• Professionals (for positions requiring at least a baccalaureate). This is the category in which many H-1B professionals apply when their employers submit their I-140 for immigrant petition and I-485 application for adjustment of status;
  • Skilled workers (for positions requiring at least two years of experience); and
  • Other workers (for jobs requiring less than two years of experience). As of the latest Visa Bulletin, no visa is available for this category until fiscal year 2008, starting October 1, 2007.

Employment Based Fourth (4th) Preference: Religious Worker and Other Special Immigrants – Each year, there are 10,000 visa numbers allocated annually to certain categories that are called "special immigrants." Most of these qualifications are obscured and take up very few visas. The majority of these visas are used by religious workers, which consists of three main sub-categories:

  • Ministers of Religion, including priests and monks (a lay preacher does not qualify);
  • Professionals employed in a religious vocation or occupation; and
  • Others working in a religious vocation or occupation.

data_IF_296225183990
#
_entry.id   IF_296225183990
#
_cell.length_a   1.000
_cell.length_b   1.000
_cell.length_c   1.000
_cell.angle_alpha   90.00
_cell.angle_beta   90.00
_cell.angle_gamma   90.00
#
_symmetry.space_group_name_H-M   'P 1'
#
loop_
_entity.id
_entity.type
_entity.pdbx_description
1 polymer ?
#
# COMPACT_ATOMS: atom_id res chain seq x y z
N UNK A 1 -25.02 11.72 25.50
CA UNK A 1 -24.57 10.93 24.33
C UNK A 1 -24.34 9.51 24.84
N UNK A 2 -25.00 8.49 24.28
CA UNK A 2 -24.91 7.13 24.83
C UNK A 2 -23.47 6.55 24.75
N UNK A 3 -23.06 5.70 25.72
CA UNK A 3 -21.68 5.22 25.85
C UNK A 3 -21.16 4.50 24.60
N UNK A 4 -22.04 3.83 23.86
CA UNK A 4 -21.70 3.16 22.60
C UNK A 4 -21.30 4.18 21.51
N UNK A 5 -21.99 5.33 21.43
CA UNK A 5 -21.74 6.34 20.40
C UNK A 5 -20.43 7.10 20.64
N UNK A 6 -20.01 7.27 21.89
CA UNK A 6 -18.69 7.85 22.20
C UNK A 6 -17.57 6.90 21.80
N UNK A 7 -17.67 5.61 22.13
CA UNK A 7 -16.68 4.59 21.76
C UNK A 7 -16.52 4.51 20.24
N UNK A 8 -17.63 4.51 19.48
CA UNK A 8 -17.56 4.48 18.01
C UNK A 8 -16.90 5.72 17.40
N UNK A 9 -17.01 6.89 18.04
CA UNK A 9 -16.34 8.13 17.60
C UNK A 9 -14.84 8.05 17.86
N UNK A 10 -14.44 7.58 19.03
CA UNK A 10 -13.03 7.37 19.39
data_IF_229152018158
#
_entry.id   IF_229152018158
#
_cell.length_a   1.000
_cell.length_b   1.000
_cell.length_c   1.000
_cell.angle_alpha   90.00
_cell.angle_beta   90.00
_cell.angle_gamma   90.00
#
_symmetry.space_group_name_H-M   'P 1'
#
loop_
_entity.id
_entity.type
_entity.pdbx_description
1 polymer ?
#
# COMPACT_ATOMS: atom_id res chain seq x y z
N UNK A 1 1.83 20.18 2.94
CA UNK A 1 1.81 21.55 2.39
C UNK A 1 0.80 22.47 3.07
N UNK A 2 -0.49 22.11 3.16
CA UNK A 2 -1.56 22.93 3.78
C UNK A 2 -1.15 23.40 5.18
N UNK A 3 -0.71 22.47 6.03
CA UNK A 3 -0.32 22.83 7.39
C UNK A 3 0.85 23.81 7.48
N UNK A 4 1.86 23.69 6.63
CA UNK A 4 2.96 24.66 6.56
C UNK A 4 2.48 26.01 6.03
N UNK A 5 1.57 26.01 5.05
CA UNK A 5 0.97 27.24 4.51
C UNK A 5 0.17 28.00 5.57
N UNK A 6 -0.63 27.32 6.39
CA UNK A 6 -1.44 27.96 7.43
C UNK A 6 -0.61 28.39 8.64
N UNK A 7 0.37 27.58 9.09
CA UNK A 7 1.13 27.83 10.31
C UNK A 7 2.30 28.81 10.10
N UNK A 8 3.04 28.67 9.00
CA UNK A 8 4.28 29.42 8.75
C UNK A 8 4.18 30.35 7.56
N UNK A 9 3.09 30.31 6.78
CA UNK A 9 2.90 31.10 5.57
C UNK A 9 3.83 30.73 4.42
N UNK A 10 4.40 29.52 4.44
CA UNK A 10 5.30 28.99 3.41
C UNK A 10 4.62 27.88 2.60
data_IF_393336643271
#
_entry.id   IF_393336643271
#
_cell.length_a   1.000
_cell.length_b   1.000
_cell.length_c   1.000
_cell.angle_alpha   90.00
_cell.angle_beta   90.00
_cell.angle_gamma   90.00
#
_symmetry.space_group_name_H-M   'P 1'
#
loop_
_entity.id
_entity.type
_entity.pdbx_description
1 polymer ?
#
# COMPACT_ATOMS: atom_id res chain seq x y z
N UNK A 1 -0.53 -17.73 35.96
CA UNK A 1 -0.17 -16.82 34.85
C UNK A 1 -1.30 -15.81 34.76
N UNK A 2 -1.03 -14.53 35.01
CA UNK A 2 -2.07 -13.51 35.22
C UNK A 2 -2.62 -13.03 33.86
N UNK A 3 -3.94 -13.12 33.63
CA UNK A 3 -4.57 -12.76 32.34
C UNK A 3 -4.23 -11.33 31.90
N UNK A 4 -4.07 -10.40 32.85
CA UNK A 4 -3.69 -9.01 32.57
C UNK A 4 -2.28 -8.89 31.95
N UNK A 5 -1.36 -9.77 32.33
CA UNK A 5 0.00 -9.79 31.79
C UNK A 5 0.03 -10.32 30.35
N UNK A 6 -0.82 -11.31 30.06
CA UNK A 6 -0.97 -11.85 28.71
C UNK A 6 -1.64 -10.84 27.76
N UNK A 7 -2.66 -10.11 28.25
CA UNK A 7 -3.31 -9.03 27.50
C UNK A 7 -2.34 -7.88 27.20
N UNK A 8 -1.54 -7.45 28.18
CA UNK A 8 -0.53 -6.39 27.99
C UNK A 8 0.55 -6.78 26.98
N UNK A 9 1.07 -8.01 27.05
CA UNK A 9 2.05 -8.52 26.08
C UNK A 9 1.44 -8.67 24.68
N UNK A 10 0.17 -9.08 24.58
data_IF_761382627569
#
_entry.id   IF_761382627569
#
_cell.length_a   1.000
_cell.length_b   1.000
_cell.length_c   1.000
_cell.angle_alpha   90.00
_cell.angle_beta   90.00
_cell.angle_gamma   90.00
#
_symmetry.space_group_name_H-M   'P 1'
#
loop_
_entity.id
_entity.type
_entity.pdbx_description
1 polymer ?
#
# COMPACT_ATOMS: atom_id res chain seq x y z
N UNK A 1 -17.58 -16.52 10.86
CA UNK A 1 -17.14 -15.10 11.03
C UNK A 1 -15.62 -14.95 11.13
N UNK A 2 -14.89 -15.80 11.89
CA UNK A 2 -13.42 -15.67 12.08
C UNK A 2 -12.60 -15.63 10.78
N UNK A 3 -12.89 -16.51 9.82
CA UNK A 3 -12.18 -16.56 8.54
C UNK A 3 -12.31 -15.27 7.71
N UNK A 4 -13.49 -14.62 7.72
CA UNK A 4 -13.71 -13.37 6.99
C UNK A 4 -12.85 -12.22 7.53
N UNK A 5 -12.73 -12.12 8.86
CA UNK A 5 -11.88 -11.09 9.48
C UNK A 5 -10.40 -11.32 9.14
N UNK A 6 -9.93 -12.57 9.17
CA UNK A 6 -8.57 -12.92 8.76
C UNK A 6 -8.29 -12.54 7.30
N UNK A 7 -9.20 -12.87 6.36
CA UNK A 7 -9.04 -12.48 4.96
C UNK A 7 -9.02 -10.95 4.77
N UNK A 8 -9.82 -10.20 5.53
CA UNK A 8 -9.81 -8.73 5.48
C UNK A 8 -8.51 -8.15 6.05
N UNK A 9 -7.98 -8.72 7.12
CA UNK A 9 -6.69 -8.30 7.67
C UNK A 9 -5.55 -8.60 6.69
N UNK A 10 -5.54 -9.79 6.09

Employment Based Fifth (5th) Preference: Under this visa, an alien may come and invest in the United States. If approved, the person does not need a labor certification and usually a visa is immediately available. The person must invest at least $1 Million in a populated area or $500,000 in a less populated (rural) area. The person must control and manage his company. The company must employ at least 10 additional persons. The applicant can purchase an existing business or to start a new business. The advantage to this visa is that the investor and his family (wife and unmarried children under 21) can come to the U.S. and a green card is available immediately when they come to the U.S.

I-140 Petitions for Alien Employees and Adjustment of Status through employment based petitions requires detailed documentations to meet various requirements under immigration law. You should seek professional help in filing your application to minimize the risk of a potential denial. Please contact one of our Houston immigration attorneys for more information and assistance in filing your applications.

If you or someone you know is need of family law services, please do not hesitate to call Garg & Associates at 281-362-2865 for a consultation today or use our Contact Form.